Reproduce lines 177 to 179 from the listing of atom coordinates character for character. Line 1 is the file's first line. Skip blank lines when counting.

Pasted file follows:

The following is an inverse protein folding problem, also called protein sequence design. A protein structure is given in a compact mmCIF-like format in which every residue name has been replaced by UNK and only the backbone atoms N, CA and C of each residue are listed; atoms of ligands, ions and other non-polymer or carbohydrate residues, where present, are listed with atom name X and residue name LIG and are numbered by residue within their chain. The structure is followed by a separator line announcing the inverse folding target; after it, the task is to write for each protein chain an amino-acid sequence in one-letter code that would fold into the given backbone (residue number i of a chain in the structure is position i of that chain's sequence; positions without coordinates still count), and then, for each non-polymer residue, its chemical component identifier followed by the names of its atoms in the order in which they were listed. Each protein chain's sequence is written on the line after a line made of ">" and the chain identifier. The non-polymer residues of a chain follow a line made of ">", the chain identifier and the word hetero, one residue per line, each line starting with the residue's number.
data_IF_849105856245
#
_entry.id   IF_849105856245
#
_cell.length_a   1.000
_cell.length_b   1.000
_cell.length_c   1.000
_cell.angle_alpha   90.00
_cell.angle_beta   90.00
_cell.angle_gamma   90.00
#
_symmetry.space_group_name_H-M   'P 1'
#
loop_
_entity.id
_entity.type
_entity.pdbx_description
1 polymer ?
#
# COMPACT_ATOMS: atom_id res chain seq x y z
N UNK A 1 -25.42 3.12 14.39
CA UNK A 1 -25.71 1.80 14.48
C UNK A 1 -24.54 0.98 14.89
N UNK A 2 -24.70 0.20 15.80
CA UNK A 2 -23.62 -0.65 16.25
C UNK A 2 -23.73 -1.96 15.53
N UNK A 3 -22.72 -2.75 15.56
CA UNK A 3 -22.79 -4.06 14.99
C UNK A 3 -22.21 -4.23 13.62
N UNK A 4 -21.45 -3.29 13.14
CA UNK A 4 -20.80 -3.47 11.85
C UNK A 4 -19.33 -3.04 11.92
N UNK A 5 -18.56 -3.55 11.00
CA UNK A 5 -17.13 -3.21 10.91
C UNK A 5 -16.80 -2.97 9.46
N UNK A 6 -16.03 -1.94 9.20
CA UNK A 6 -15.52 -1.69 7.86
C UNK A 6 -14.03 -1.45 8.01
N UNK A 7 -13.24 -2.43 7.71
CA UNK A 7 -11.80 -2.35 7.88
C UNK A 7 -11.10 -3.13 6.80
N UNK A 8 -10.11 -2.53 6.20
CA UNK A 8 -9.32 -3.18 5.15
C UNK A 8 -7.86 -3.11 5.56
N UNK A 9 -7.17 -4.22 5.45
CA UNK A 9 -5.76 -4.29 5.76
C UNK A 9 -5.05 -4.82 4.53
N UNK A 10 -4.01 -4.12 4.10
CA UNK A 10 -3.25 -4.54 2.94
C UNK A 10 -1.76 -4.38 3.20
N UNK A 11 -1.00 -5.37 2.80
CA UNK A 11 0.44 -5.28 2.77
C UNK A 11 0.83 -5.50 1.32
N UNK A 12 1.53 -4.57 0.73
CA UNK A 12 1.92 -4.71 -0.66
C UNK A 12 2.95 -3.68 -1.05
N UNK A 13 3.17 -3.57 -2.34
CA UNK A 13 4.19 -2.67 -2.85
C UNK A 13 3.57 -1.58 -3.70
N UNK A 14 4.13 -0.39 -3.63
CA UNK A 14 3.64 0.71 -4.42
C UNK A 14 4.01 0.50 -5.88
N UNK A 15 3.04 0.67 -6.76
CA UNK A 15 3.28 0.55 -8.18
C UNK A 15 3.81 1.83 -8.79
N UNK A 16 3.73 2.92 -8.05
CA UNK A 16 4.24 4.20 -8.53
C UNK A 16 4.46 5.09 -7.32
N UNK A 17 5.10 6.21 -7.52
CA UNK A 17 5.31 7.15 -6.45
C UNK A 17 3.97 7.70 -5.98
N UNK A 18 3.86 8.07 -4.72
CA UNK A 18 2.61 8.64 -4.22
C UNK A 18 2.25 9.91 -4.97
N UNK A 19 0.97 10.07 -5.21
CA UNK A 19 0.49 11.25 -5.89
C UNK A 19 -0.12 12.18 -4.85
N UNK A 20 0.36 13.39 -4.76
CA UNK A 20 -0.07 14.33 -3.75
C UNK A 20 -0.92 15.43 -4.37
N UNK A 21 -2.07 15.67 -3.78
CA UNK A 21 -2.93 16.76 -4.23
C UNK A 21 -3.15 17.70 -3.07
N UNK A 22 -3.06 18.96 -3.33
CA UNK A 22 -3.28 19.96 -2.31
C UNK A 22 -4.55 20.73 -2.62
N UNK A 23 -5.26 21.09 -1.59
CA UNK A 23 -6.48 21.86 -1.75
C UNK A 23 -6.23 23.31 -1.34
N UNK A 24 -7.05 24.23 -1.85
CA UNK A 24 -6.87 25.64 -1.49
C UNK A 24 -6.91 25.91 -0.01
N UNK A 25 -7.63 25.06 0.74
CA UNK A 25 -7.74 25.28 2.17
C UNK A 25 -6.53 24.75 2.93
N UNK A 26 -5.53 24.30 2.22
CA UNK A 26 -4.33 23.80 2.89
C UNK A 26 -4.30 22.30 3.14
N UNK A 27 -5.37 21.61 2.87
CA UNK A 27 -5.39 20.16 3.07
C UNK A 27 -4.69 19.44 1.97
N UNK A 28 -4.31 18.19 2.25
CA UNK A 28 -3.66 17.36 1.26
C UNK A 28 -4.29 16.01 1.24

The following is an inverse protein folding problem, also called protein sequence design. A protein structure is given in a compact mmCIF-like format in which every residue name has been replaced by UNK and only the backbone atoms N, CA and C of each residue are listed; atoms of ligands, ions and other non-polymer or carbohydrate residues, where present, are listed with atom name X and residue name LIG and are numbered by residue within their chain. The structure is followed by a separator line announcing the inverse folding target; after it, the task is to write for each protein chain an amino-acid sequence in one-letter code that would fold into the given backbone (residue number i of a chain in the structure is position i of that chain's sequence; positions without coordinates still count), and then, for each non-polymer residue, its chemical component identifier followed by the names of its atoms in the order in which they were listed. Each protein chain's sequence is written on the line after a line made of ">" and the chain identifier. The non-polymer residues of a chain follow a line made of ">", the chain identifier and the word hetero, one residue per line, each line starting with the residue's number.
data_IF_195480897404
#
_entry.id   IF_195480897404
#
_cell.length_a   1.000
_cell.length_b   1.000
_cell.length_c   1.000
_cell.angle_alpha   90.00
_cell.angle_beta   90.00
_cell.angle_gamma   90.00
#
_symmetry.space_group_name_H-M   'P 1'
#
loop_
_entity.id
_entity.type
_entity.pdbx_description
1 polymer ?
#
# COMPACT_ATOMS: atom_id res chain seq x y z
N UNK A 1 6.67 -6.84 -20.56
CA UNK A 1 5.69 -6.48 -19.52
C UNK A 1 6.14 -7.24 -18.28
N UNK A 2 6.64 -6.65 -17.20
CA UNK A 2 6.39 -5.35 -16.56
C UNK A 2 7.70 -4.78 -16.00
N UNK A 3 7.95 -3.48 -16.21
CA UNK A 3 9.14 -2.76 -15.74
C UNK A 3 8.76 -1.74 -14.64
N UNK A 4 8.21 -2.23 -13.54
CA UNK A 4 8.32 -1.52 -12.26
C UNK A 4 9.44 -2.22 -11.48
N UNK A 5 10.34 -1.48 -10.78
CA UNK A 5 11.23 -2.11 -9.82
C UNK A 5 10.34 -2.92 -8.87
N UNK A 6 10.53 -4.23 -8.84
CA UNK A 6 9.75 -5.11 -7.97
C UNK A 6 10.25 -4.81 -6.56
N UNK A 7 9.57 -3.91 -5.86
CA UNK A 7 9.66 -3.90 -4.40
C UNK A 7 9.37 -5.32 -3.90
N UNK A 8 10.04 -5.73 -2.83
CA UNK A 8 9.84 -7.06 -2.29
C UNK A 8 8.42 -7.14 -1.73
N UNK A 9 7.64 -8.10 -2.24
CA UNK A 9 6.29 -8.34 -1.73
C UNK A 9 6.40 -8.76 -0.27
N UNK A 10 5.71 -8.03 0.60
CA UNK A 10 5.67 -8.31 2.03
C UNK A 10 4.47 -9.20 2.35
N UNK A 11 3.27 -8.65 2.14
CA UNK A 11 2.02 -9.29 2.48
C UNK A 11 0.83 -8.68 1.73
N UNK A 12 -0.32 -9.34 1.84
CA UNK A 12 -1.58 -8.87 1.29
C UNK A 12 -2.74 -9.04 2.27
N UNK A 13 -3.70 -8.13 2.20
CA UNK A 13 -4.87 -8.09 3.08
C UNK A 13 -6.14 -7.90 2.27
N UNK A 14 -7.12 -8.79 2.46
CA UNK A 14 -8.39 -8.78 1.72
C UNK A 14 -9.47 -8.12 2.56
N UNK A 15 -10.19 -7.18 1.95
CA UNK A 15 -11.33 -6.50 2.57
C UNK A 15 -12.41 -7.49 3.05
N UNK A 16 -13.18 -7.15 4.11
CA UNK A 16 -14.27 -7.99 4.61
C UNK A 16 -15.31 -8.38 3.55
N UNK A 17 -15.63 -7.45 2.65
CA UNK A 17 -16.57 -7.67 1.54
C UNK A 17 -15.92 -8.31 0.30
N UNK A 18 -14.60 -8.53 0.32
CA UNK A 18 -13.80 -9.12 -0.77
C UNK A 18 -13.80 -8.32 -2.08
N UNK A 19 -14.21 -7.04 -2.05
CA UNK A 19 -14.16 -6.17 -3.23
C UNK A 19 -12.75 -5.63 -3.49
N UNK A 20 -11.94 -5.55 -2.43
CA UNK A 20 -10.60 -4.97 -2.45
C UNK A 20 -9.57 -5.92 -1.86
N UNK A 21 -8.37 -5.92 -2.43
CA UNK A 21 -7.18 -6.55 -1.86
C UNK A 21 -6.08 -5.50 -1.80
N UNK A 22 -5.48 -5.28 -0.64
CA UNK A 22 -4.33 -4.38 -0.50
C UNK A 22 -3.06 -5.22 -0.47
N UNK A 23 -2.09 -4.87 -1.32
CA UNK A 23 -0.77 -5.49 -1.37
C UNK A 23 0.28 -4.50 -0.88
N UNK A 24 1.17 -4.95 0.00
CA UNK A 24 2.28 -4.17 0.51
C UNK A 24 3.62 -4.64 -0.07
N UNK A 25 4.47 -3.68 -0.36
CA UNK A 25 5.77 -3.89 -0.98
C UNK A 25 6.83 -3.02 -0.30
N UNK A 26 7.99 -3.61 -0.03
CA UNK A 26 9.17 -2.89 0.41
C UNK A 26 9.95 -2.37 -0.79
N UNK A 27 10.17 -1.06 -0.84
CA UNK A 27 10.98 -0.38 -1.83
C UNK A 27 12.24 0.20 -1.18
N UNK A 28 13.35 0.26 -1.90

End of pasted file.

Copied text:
C UNK A 17 -15.92 -8.31 0.30
N UNK A 18 -14.60 -8.53 0.32
CA UNK A 18 -13.80 -9.12 -0.77